The Southern Utah University Student Association held a virtual meeting on Tuesday where a bill was passed to allow veterans at SUU to enroll for classes early.
Veteran Rep. Tony Ochsner proposed a bill to allow early enrollment for SUU veterans as well as those who benefit from the GI Bill, which continued a debate from the Oct. 6 senate meeting.
Granting early registration access to veterans would be “in accordance with the established course of action to fulfill the university’s mission statement,” stated Ochsner’s bill.
SUU’s mission statement describes the university as “a dynamic teaching and learning community that engages students in experiential education leading to personal growth, civic responsibility, and professional excellence.”
“This isn’t just a want,” Ochsner said. “It’s a need.”
Ochsner presented several research points, including a survey he sent to the veteran population at SUU, of which 118 out of 333 responded.
Of those who took the survey, 16% said they do not believe SUU is a veteran-friendly environment, which is “like a slap in the face” for Ochsner.
An example of why SUU’s veteran retention is important, according to Ochsner, is because of the money they bring to the school. In the 2018-2019 school year, veterans brought $10.3 million in revenue to SUU, and the year after brought $15 million.
Ochsner contacted other universities in the state such as the University of Utah and Utah State University to ask what actions they take to keep a high veteran retention rate. Ochsner found that all other major universities in Utah offer early registration for veterans, and SUU should follow in order to “keep up with rival universities.”
Ochsner also spoke with Jayci Hacker, the director of the Honors Office, to learn about early registration for honors students. Data showed there is no complication with upperclassmen getting into classes they need even with honors students registering early, and the number of honors students is greater than the number of veterans, according to Ochsner.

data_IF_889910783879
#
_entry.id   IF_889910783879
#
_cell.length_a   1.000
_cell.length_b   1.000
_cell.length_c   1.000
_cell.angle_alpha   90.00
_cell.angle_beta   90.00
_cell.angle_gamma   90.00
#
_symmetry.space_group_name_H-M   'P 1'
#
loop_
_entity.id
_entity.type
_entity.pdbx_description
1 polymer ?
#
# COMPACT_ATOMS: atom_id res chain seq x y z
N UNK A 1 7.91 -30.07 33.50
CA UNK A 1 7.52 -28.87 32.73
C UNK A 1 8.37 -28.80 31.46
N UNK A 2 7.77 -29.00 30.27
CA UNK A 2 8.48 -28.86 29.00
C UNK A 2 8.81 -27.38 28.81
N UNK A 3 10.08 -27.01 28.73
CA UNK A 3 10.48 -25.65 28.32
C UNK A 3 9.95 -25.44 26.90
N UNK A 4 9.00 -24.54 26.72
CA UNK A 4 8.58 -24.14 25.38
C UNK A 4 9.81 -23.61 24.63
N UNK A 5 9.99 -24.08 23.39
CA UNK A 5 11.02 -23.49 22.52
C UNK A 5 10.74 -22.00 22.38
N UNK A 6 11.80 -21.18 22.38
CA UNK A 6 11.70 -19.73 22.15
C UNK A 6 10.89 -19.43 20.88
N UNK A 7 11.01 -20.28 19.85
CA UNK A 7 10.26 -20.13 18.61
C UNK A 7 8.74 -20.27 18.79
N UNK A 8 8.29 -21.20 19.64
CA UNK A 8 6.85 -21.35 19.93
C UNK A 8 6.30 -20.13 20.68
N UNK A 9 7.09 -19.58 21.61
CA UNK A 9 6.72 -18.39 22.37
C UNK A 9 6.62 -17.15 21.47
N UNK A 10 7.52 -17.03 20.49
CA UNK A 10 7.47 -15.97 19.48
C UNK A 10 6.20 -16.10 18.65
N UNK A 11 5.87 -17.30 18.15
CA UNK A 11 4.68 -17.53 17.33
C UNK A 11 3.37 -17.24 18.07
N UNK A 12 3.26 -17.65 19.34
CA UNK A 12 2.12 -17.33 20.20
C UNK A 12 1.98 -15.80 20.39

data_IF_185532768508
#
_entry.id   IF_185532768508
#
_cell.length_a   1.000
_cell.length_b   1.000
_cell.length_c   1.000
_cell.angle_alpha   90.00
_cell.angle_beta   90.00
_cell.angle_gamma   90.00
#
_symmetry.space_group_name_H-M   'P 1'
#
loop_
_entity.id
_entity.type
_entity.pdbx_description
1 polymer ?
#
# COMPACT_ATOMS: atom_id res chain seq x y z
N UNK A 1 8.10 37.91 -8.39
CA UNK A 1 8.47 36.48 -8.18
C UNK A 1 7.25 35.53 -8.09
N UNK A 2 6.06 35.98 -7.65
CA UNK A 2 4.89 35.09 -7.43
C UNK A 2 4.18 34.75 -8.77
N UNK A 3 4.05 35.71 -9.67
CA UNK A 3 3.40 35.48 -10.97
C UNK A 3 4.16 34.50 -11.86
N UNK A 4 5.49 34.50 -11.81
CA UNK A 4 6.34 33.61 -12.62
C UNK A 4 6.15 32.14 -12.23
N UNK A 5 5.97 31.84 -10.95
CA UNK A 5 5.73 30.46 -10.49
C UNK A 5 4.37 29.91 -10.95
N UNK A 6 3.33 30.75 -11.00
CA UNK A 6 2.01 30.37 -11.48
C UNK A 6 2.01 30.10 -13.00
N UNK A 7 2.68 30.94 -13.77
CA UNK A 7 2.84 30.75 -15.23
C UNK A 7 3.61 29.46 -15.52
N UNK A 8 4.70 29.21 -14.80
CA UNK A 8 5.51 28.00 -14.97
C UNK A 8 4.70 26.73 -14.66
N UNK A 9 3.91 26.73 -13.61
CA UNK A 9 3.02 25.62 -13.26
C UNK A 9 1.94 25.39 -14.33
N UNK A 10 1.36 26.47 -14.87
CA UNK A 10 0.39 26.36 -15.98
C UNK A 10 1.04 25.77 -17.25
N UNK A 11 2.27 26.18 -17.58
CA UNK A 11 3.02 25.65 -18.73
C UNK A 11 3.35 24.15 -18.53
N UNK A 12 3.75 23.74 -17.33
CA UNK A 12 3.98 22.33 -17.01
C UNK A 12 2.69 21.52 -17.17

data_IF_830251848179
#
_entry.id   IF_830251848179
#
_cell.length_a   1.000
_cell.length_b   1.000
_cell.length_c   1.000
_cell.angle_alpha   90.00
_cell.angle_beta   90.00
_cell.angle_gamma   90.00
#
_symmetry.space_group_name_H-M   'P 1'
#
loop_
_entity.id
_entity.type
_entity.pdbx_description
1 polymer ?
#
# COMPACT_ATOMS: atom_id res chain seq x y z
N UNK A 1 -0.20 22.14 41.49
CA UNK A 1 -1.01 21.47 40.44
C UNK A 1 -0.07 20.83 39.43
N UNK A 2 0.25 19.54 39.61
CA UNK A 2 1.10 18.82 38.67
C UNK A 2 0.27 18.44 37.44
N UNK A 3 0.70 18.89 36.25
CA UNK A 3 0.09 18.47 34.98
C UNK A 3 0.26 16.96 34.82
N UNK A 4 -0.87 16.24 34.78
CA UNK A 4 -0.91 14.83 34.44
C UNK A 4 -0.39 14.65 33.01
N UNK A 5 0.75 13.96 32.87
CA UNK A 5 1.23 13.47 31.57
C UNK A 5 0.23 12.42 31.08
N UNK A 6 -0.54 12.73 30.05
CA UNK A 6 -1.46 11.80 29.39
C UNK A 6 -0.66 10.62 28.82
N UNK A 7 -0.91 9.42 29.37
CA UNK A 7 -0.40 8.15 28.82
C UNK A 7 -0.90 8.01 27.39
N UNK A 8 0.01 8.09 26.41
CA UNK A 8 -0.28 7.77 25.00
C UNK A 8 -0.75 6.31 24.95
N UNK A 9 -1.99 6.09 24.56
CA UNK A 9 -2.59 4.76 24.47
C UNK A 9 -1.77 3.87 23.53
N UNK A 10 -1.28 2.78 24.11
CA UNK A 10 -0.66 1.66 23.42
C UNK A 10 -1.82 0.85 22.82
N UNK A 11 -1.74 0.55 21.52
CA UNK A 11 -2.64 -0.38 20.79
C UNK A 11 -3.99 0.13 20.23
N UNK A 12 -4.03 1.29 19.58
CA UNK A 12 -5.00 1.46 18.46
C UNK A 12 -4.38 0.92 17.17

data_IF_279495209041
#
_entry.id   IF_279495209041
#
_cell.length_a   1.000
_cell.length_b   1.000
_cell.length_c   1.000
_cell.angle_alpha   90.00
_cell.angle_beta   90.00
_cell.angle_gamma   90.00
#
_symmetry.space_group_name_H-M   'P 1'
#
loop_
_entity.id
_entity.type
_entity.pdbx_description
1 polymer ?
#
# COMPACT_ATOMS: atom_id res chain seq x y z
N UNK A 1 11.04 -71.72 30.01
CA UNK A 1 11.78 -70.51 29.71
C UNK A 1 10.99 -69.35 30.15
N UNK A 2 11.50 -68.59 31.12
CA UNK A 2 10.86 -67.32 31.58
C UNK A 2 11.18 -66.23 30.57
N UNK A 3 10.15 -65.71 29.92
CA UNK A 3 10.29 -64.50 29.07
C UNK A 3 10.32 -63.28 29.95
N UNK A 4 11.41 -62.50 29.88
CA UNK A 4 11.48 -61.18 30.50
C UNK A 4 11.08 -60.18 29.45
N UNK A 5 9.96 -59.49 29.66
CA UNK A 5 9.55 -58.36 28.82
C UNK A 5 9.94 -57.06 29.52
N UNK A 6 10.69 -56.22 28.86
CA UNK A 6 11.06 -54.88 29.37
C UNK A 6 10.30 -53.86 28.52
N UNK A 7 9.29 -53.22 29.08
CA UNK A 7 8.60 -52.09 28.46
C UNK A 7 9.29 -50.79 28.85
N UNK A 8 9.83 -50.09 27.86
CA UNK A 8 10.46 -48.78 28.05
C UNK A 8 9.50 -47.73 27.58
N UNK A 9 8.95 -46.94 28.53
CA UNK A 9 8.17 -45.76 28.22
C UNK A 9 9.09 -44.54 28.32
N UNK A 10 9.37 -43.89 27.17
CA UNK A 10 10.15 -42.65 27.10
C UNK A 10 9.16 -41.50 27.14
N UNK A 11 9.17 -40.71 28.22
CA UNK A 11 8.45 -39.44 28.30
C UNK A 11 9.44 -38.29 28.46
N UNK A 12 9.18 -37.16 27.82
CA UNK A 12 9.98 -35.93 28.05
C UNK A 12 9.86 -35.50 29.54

Members of the senate expressed their appreciation for Ochsner’s research, with Science Sen. Kamryn Burnside-Evans saying he “did an incredible job presenting these facts.” College of Engineering of Computational Sciences Sen. Chris Cox said Ochsner’s research should be used as an example for future proposals.
The senate voted on the bill, which passed unanimously. The bill will be presented to SUU President Scott Wyatt for further approval and development.
Education Sen. Madi Fristrup proposed a bill to create a Canvas course to help educate students on the mental health resources located on campus.
SUUSA has partnered with the Office of Online Teaching and Learning, Counseling and Psychological Services and the Care and Support Team to help students better manage their mental health, according to Fristrup’s bill.
The Canvas course will have a list of peers at CAPS and of faculty members that are part of CAST to provide students with resources to help “maintain healthy mental habits.”
The senate voted to pass the bill.
Greek Rep. Allison Moore opened a discussion on making an option for students to remove EDGE and certain Computer Science and Information Systems classes from their transcript.
CSIS 1000 and four EDGE classes were required courses for SUU students before recently being discontinued, and according to Moore, sometimes left a negative impact on students’ grade point averages.
Moore said she would like to provide the option for students that received a poor grade in those classes to remove it from their transcripts since the classes are no longer required. The grade would only be removed for those who would like to remove it.
The senate passed a motion to refer this proposal to a committee for further discussion.
The meeting took place over Zoom due to Utah Gov. Gary Herbert’s new mandate to cancel or move online all school-related events and activities for the next two weeks. The senate used the Raise Hand, Yes and No features to signify a desire to comment and vote.
SUUSA will hold senate meetings over Zoom if there is a pertinent agenda item needing to be discussed, but they will otherwise be postponed until spring.
Story by: Tori Jensen